Latrice M. Walker has been serving people her entire adult life.
Walker brings to the New York State Assembly a passion and fortitude reminiscent of the streets of Brownsville, Brooklyn, where she was born and raised. Even as a teen, Walker always wanted to see her name in lights. She had dreams of becoming an actress, but the rigors and rewards of law school, passing the bar and being a practicing attorney drew her back to service.
A graduate of the Pace University School of Law, Walker built a strong record of advocacy that eventually led her to politics. She represented people who were targeted by the NYPD’s use of the unconstitutional police tactic known as stop-and-frisk. Walker battled in court on behalf of tenants, including NYCHA residents, who were on the brink of eviction. And she worked closely with advocates and elected officials to preserve affordable housing.
Walker learned the intricacies of the legislative process while working as counsel to Rep. Yvette Clarke (D-N.Y.), mastering everything from organizing and programming to analyzing the effectiveness of community initiatives.
It was her time to march from the streets of Brownsville to the Halls of Justice – perfectly positioned to advocate, agitate, legislate, and litigate.
Walker is the chair of the Assembly’s Election Law Committee. And she’s a member of the Housing, Judiciary, Codes and coveted Ways and Means Committees. She is a leading voice on voting rights, criminal justice reform, environmental justice, affordable housing, tenants’ rights, and a host of other issues that are important to New Yorkers.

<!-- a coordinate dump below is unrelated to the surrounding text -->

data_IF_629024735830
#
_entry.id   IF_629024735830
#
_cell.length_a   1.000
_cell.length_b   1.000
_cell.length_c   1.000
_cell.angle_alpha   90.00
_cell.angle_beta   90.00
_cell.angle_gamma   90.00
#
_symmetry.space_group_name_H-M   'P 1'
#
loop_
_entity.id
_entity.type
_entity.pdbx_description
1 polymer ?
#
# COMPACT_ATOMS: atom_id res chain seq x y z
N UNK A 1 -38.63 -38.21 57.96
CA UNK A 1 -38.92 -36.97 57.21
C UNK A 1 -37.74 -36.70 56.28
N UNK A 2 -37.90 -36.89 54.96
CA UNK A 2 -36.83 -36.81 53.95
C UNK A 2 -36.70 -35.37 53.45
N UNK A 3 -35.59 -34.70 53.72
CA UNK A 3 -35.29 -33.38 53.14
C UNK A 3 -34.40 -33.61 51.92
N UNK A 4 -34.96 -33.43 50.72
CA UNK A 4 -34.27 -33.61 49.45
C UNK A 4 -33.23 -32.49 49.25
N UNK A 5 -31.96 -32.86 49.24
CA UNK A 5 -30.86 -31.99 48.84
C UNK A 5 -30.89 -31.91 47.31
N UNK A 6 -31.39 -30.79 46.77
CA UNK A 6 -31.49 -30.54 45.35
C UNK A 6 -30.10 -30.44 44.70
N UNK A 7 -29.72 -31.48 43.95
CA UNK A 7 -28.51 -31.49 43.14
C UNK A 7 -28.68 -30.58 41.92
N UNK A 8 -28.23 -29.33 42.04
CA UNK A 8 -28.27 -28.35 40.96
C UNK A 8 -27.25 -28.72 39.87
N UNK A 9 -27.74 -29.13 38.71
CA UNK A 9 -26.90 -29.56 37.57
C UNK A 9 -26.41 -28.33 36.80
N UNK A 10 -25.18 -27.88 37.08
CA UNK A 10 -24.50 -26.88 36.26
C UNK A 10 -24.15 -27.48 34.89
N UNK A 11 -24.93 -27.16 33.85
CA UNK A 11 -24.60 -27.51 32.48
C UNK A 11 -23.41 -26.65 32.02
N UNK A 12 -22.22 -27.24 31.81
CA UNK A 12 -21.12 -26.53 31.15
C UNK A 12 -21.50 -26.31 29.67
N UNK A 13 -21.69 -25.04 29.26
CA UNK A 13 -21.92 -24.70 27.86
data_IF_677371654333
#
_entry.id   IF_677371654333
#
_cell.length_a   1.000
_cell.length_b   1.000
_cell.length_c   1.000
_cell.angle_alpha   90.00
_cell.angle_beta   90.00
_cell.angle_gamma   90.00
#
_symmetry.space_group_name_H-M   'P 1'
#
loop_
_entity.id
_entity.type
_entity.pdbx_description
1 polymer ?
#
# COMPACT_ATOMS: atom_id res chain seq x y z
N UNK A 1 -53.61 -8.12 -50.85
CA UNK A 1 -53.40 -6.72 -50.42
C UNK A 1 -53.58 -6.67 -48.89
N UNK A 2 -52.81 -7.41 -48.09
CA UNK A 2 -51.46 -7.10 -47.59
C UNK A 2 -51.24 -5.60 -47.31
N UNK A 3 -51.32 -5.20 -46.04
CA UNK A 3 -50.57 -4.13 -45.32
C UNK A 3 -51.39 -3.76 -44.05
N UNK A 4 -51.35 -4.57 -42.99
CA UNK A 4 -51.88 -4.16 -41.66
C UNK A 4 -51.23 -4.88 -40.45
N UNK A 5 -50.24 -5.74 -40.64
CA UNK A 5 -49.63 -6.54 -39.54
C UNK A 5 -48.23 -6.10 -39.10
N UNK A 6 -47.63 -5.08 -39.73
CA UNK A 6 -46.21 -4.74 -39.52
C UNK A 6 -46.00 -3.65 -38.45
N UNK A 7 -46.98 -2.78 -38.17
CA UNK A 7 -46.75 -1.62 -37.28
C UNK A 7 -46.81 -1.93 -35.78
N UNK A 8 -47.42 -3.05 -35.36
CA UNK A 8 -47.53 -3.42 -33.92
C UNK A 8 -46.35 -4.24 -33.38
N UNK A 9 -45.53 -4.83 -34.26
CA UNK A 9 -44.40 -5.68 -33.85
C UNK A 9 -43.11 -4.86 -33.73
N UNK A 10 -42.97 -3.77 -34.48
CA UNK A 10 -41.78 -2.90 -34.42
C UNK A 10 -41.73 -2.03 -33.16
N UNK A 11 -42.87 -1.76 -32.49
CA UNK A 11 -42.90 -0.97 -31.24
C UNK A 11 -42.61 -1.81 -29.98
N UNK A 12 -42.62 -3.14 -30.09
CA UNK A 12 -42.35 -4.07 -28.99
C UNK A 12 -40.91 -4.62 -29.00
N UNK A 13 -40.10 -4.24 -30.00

While she has compiled an impressive legislative record, she is probably best known for being the engine behind the 2019 bail reform law which eliminated cash bail for most misdemeanors and non-violent felonies. The intent was to stem mass incarceration and to dismantle the two-tier system of cash bail where people who could afford to pay bail were able to wait for their trials at home. Those who couldn’t afford to pay – the majority of them Black or brown – were jailed pretrial.
When recent rollbacks were proposed near the end of the budget process earlier this year, Walker went on a hunger strike for 18 days in protest. Some of the rollbacks were beaten back, while others succeeded. She has vowed to keep fighting. Her display of courage drew praise from Buffalo to Brownsville.
In her beloved 55th District, she is a mentor to young people and is beloved by seniors. She is a familiar face in churches, businesses and in the courtyards of public housing developments that no doubt remind her of the Prospect Plaza Houses where she was raised.
When Assemblywoman Walker is not in Albany, she mentors young people, spends time with seniors and is a dedicated mother to her daughter, Nile Anderson. She’s an active member of Zeta Phi Beta Sorority, Inc. She lives in Ocean Hill-Brownsville and belongs to Wayside Baptist Church.